At last, the woman, filled to the rims of her weeping eyes with sorrow for all those who had died, and all those who grieved, turned toward home, burdened by her failure, and trying to understand. She came to her quiet house and entered. She found Death sitting at her husband’s side, holding his hand and murmuring soft words in a language she didn’t understand. Her husband looked at peace.
“Did you bring me a piece of bread?” asked Death.
“I did not, of course I didn’t, and you know why.”
“Tell me,” said Death, in a gentle, kindly tone.
“Because there is not a house you haven’t visited.”
Death smiled his very white teeth. “And so you understand. I visit every house. Every one. And now I am visiting yours.” Death picked up her husband as though he weighed no more than the feather from an owl’s wing. “Death is the way of life,” He said.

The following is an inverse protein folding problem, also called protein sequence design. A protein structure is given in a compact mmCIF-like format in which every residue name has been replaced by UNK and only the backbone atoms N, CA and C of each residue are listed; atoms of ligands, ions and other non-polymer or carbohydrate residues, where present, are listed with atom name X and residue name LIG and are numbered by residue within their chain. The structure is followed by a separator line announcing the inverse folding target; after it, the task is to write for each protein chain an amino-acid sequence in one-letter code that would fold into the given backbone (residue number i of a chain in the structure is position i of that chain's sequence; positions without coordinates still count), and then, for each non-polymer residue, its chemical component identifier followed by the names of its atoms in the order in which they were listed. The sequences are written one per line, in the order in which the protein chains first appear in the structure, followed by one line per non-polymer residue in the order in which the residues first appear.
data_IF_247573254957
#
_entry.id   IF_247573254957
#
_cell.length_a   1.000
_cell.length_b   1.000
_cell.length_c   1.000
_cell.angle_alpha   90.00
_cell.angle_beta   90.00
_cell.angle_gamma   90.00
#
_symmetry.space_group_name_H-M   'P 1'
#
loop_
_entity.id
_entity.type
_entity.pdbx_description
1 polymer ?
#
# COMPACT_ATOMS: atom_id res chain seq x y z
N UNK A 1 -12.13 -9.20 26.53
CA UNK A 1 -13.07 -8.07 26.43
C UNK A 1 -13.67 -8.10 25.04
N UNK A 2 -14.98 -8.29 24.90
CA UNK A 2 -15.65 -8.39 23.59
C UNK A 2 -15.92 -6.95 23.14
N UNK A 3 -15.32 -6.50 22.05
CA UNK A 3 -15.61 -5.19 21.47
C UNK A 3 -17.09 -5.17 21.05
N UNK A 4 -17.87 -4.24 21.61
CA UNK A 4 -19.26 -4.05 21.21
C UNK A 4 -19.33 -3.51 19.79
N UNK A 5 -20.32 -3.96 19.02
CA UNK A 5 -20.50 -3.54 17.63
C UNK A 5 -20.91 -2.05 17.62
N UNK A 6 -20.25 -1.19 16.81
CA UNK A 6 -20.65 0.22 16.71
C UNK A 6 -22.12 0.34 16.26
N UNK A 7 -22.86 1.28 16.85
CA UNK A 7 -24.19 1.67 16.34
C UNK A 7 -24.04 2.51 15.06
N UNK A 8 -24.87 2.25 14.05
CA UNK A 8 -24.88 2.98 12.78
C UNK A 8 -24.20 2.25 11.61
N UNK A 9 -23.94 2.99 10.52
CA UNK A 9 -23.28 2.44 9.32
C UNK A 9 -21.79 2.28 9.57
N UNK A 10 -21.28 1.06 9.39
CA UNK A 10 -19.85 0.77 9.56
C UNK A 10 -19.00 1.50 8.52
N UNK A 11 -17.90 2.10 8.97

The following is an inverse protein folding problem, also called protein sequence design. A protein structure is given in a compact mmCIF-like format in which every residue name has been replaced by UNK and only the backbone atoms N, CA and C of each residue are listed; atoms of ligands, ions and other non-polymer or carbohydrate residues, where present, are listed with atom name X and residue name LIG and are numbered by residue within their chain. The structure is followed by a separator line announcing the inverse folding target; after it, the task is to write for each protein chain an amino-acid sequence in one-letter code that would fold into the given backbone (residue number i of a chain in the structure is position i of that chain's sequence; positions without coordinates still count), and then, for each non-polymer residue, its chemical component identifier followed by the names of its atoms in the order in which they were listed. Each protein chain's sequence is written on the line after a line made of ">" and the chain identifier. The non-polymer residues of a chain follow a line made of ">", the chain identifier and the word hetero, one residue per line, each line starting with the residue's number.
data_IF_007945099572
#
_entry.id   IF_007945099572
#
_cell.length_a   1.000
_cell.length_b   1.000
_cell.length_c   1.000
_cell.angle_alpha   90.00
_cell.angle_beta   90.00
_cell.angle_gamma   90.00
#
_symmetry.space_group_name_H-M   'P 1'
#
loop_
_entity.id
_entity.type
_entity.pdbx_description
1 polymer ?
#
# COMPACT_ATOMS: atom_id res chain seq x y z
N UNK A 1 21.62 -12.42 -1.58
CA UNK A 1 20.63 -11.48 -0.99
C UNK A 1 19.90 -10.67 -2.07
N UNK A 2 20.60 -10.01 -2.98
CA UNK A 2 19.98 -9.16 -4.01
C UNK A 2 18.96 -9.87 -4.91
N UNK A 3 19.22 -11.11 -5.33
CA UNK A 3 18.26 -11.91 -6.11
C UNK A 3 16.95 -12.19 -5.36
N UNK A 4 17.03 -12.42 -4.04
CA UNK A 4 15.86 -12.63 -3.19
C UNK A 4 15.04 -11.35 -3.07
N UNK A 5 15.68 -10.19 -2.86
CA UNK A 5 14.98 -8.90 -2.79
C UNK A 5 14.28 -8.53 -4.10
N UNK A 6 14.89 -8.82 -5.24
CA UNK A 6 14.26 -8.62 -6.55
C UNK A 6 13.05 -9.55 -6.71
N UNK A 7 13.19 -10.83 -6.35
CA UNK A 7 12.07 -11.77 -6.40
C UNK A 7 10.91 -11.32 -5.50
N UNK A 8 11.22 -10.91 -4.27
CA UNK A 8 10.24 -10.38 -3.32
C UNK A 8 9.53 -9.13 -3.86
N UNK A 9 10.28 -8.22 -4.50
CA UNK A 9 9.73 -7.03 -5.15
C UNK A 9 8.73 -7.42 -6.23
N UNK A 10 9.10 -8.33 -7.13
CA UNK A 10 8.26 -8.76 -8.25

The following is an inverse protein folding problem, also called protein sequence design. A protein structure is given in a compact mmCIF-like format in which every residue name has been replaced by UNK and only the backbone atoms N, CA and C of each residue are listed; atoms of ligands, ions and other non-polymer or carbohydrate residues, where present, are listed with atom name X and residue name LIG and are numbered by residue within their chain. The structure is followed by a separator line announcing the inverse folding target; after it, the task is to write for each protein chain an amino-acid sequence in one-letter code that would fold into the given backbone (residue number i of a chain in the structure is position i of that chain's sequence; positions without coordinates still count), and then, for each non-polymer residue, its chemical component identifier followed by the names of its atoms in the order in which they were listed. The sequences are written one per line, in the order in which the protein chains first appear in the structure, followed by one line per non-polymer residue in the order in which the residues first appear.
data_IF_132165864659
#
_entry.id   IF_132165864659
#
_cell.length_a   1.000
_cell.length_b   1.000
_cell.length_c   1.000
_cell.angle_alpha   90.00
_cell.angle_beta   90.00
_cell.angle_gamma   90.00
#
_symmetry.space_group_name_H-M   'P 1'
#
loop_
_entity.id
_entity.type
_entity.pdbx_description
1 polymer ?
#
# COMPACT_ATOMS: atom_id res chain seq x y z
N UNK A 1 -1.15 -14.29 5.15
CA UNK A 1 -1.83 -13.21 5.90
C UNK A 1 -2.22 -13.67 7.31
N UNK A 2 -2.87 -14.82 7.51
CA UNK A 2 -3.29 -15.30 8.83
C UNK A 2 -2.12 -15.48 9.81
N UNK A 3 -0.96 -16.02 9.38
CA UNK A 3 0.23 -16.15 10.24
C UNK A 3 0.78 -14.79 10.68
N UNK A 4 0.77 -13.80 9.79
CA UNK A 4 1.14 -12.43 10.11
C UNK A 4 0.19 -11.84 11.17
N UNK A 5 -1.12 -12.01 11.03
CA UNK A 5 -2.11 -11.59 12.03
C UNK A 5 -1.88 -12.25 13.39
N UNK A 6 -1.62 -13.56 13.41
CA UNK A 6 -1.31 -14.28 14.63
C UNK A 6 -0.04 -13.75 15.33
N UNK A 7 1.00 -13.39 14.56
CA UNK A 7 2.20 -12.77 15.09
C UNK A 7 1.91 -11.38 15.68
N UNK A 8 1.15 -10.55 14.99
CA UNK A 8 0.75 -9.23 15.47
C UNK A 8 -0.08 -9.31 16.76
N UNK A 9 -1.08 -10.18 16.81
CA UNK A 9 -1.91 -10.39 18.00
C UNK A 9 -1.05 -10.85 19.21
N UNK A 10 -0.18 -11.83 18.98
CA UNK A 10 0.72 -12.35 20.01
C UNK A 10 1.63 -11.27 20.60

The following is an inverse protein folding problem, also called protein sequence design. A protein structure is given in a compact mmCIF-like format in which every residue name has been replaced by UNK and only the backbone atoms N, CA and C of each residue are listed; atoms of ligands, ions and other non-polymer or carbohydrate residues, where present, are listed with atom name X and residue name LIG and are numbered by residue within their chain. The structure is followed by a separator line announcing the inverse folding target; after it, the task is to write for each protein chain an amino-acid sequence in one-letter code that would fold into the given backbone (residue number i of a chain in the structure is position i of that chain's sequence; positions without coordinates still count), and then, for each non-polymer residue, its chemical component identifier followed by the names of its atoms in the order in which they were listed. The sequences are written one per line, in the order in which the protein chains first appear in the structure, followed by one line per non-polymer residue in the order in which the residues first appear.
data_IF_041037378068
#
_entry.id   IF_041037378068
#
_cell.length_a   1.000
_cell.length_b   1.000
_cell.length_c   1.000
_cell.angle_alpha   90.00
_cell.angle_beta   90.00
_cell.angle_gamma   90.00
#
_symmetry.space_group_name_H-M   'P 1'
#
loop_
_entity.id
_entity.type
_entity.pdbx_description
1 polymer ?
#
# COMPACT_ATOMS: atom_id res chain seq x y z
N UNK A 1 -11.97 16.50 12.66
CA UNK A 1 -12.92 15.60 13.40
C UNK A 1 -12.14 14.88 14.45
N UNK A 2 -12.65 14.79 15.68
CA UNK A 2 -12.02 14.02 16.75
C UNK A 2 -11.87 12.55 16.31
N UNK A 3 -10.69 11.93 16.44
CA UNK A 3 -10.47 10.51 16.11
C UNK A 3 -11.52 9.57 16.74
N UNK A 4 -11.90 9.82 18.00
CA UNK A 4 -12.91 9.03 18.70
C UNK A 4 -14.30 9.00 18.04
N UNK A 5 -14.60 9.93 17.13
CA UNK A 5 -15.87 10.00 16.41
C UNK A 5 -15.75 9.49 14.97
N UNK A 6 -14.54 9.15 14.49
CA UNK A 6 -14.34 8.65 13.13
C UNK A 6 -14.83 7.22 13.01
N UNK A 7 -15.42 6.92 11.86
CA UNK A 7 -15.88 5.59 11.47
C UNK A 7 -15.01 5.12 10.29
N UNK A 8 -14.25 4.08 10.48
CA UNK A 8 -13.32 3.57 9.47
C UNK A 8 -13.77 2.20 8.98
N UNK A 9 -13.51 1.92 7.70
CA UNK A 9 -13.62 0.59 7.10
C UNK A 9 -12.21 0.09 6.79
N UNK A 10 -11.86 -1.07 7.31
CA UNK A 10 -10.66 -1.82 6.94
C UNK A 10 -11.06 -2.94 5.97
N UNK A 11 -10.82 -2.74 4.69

The woman was crying, but her tears no longer scalded her, no longer tore her cheeks. “And I will see you again,” she said.
Death turned at the door, her husband’s head cradled on his shoulder. “Oh yes,” He said, “I will not leave you behind.”
And that is the story of how Death comes to every Door.
I find that story comforting since, like social media, it reminds me I am part of a community of lives, all of which have their seasons; their beginnings, middles, and ends. Death, like birth, is a universal experience. There is no reason to fear it since more people have done it, have gone before us, than they’ve done anything other than be born! Although grieving is just as inevitable, it is softened by knowing others have gone through eviscerating grief and learned to go on, live, and be useful in the world.
It also reminds me to treat everyone not as if I’m going to die later today, but as if they are… because we never know when that’s going to be true.